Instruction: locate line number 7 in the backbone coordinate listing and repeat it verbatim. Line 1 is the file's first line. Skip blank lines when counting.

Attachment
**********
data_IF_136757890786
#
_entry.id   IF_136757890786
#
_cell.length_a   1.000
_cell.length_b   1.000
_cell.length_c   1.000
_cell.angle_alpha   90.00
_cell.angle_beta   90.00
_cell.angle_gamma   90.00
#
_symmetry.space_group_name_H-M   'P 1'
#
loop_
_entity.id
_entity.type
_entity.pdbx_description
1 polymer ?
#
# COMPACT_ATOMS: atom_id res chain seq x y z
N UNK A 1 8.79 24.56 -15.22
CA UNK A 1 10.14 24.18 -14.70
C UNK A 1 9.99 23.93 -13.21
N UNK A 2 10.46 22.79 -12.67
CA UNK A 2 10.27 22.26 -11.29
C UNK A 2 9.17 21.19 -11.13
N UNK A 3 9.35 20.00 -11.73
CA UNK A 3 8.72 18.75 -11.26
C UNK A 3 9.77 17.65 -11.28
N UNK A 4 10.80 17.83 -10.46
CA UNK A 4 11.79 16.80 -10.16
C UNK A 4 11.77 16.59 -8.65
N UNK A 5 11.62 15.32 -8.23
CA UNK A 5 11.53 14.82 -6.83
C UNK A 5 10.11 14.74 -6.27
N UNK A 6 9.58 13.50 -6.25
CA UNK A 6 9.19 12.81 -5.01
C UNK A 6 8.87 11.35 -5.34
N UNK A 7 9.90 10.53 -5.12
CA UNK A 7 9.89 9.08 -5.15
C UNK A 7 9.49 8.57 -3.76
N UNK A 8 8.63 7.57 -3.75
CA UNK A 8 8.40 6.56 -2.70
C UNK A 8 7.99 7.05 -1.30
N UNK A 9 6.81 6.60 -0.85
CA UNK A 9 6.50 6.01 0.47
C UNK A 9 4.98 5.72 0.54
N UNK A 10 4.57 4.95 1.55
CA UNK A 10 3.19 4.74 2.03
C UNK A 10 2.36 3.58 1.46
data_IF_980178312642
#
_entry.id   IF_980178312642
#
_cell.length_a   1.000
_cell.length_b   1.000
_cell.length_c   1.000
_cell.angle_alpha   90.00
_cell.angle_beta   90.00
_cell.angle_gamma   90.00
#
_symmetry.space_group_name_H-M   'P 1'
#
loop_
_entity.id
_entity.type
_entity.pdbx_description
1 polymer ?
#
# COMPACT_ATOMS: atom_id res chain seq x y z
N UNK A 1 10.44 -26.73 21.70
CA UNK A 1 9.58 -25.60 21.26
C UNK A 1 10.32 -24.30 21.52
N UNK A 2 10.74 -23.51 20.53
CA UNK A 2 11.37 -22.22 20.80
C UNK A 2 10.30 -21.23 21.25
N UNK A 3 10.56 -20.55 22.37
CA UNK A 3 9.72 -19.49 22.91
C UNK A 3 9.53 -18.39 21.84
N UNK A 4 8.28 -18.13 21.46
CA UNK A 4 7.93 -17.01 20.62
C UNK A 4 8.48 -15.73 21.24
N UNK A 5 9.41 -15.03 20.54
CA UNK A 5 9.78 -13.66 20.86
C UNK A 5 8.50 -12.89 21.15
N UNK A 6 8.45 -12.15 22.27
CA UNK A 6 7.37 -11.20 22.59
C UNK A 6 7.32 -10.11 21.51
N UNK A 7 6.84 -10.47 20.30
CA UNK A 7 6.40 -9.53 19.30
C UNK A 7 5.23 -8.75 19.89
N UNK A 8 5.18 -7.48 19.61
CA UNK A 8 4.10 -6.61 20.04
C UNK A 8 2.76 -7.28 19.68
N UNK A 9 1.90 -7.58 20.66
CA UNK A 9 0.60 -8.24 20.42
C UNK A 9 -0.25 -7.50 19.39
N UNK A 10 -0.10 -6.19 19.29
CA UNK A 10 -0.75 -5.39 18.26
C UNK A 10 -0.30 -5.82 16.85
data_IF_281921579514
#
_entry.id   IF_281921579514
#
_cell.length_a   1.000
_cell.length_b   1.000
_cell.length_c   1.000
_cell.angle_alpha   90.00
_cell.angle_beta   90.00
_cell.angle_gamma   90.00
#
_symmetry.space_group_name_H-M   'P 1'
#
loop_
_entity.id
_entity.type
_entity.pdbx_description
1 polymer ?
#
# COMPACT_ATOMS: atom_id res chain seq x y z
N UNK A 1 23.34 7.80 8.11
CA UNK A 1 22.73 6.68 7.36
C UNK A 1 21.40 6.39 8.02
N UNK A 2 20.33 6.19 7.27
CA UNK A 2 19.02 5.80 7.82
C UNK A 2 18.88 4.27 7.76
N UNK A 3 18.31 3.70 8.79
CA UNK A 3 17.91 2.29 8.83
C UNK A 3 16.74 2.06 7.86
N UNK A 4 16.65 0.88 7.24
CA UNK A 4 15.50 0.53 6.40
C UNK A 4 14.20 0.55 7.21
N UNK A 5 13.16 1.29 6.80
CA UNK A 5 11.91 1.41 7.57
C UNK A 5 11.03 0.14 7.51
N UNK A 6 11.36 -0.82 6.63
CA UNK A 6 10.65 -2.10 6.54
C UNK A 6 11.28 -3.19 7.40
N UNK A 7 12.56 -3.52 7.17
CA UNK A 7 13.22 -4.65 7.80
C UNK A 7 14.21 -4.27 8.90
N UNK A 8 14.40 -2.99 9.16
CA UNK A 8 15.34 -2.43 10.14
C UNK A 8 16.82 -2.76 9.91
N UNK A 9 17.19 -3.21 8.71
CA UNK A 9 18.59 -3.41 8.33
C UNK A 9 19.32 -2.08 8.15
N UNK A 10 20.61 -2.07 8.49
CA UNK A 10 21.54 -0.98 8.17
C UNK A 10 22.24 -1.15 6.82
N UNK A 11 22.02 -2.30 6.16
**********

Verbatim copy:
_cell.length_c   1.000